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How to Check if a String Contains Another Substring in PHP

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A lot of times when I am working with strings in PHP, it becomes important to check if a string contains another substring. PHP has a lot of functions to help you manipulate strings any way you like. We will be using some of these functions today to learn how to check if a string contains a specific substring.

Using New Functions in PHP 8

Three new functions have been added in PHP 8 to help us figure out if a string contains another substring. Please keep in mind that all these functions are case sensitive, and checking for the existence of an empty substring with them will always return true.

  1. str_contains() checks if a string contains a specific substring.
  2. str_ends_with() checks if a string ends with a specific substring.
  3. str_starts_with() checks if a string starts with a specific substring.

As I mentioned earlier, these functions perform a case-sensitive match. You can also perform a case-insensitive match with them by first converting both the string and substring to the same case using strtolower() or strtoupper().

These functions are ideal if you don't want to get any extra information about the substrings, like their position. People who need extra information about the match should consider using the functions below.

Using strpos() and stripos()

You can use the PHP strpos() function to get the position of the first occurrence of a substring in a string. The function will return false if it cannot find the substring.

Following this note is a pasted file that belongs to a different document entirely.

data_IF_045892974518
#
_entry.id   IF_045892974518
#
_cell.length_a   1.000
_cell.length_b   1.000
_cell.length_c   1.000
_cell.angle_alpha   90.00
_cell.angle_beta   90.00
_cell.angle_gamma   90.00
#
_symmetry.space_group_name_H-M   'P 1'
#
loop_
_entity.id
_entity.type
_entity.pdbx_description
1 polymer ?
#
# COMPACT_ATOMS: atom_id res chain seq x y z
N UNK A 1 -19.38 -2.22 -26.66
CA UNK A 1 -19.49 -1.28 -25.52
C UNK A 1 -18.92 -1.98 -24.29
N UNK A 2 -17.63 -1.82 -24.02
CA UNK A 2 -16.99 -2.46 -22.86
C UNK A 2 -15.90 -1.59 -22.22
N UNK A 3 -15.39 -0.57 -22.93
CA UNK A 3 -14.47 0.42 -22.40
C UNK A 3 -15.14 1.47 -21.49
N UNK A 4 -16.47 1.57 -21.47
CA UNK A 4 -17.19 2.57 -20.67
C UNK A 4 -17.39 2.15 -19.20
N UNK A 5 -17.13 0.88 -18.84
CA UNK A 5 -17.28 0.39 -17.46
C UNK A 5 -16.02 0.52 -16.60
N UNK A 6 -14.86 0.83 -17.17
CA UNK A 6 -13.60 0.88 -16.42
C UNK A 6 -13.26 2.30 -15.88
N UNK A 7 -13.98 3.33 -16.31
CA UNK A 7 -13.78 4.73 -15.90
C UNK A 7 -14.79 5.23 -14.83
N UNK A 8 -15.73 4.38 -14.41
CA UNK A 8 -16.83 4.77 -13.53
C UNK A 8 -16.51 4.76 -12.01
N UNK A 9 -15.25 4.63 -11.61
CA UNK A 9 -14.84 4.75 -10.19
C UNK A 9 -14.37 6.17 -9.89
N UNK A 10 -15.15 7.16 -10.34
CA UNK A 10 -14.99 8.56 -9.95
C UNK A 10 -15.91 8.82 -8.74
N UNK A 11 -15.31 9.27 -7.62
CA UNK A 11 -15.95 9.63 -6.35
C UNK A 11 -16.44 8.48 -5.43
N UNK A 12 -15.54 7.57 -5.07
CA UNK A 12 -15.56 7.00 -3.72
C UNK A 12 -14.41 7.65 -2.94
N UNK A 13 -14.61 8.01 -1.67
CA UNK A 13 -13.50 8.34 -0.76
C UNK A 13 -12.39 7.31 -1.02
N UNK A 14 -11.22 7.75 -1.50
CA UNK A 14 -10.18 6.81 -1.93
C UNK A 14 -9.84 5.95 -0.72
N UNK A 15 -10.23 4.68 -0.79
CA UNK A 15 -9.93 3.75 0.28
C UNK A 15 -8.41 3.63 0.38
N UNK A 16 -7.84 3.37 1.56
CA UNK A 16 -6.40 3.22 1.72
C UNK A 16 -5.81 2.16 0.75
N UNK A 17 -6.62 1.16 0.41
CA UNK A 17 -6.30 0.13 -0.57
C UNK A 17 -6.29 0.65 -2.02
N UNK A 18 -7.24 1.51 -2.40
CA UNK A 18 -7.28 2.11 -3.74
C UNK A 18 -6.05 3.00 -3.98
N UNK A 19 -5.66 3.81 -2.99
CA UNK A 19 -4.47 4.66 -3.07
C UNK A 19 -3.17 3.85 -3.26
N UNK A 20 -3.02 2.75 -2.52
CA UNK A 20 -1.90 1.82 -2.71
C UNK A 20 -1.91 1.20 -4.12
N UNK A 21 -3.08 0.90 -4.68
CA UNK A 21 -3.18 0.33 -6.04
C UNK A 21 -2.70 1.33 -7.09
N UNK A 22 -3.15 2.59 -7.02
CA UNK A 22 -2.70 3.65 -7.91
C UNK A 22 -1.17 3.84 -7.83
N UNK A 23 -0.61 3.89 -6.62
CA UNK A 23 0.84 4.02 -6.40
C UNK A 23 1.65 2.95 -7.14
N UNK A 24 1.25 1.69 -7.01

When you use strpos() to check for a substring, make sure that you use the strict inequality operator. This is because the position returned by strpos() starts with 0, and 0 can also equate to false. Using a regular equality check will give you false negatives if the substring is right at the beginning of the main string.

Here are some examples of strpos():

As you can see in the above example, Angela is not at the beginning of our sentence, so it would have a non-zero position which evaluates to true.

On the other hand, Amy is right at the beginning, and its position of 0 evaluates to false, even though it exists in the string. Therefore, always make sure that you evaluate the value of strpos() with !== because there is no way to know where a substring might occur when dealing with strings in real life.

Sometimes, you might need to make this check of a substring in a string case-insensitive. In that case, you can simply use the stripos() function in PHP. It works exactly like strpos() but makes the search case-insensitive.

Using strstr() and stristr()

By default, the strstr() function returns a portion of the main string, starting from the substring and going to the end of the main string. It will return false if the substring does not exist inside the main string.

We can use this information to check the existence of a substring inside a string. All we have to do is evaluate the value returned by strstr() and check if it is false or not. Just like last time, we will be using the strict inequality operator !== to do the check.

Here are some examples:

You can use stristr() in place of strstr() to make the search case-insensitive. All other behavior of stristr() stays the same.

Final Thoughts

In this quick tip, we went over three different ways of checking if a string contains a substring in PHP. You can use any of these functions depending on what information you need from the string. Using the new PHP 8 functions will allow you to skip any type of strict checking, but you will need to use the older functions if you want to know the position of the substring or get a part of the main string as the return value.

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